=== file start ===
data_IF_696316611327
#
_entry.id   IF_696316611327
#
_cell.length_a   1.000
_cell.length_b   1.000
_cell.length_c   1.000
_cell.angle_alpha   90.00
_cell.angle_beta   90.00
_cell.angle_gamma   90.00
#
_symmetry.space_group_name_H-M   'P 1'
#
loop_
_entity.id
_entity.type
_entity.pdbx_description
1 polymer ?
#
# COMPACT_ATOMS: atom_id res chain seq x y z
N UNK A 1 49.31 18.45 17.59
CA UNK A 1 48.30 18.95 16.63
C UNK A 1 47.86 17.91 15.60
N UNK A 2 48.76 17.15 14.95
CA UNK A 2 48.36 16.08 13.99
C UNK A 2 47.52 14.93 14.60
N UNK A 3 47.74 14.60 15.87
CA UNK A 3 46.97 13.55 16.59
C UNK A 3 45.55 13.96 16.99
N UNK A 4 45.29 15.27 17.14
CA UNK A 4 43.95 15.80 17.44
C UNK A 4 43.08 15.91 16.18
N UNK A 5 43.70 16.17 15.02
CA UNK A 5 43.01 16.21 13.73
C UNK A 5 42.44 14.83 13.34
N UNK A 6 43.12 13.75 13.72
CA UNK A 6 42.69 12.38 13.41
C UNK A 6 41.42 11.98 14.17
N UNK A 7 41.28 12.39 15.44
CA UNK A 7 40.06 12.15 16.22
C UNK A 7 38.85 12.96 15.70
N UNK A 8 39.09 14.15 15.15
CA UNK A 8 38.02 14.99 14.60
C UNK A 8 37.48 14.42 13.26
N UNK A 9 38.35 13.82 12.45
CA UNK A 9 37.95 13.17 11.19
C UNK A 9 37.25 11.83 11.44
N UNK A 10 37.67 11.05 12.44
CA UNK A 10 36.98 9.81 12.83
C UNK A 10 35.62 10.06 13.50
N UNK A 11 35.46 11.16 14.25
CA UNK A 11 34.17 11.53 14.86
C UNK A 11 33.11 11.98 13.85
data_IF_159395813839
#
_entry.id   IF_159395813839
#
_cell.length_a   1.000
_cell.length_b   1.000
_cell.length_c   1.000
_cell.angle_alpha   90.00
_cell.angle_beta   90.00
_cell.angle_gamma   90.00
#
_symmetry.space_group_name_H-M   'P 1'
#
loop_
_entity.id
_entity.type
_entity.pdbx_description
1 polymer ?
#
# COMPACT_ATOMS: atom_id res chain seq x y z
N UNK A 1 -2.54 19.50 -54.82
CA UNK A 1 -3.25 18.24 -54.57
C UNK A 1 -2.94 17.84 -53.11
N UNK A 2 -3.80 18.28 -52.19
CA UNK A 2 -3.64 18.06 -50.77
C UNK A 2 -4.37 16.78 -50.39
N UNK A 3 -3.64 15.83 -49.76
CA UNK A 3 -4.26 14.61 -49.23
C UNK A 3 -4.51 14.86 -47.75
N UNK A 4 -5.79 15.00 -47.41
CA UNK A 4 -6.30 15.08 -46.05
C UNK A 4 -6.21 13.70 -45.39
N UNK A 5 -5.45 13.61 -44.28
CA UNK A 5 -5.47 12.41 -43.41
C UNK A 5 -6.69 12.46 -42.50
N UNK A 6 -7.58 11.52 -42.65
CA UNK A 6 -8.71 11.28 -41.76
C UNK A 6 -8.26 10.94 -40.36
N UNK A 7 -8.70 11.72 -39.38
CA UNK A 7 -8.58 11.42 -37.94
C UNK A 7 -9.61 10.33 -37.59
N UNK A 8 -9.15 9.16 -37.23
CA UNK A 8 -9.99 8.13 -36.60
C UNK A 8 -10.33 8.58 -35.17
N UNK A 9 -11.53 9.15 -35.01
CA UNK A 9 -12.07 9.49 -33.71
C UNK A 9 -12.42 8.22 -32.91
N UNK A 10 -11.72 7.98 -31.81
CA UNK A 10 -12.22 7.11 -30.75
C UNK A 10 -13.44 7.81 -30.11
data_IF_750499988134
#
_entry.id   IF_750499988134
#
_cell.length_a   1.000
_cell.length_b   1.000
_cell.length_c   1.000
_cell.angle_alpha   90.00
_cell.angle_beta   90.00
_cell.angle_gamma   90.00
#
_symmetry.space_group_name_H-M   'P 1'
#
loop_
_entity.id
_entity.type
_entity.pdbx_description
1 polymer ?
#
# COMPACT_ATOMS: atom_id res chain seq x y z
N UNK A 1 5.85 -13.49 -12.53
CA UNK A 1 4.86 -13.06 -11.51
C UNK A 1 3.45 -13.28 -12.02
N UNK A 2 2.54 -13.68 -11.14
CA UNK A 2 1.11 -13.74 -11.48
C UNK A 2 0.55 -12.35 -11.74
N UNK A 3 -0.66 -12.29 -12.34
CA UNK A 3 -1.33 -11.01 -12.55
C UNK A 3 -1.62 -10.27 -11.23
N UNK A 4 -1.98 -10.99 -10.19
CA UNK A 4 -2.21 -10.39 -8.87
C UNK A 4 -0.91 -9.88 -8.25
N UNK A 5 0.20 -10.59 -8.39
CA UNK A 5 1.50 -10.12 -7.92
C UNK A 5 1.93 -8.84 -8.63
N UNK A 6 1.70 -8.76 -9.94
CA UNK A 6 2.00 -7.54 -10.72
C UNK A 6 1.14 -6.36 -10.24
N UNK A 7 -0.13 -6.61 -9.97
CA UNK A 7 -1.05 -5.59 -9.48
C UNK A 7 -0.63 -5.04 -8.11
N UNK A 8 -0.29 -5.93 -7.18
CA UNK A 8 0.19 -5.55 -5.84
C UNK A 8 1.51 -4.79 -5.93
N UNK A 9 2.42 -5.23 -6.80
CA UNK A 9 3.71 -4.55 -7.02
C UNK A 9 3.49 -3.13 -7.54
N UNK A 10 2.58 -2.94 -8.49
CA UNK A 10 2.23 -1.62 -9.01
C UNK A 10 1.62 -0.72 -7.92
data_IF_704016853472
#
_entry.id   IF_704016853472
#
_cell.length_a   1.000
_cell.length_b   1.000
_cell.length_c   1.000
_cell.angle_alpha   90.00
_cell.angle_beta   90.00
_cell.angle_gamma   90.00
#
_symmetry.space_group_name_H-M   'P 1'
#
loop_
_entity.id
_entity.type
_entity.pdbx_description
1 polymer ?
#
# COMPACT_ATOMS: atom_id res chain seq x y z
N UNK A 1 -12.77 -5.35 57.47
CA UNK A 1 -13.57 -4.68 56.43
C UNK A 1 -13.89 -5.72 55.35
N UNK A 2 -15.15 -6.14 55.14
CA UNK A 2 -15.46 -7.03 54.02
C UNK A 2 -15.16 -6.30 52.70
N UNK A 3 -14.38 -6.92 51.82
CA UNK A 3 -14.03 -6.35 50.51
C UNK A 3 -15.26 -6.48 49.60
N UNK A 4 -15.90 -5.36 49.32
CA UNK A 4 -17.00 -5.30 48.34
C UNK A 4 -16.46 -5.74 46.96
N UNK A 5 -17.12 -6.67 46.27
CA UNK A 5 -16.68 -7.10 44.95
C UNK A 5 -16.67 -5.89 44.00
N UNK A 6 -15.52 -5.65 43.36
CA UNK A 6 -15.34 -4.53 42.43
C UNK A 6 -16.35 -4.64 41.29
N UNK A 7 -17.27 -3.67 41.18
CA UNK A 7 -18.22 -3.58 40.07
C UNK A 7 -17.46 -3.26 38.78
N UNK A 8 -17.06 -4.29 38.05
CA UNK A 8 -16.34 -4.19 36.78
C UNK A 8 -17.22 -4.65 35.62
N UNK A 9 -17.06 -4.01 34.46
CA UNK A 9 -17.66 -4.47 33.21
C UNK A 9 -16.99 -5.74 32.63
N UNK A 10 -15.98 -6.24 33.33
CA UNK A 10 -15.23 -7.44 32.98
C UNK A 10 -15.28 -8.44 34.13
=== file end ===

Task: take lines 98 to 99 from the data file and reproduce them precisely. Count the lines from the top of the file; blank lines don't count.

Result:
N UNK A 9 -11.53 9.15 -35.01
CA UNK A 9 -12.07 9.49 -33.71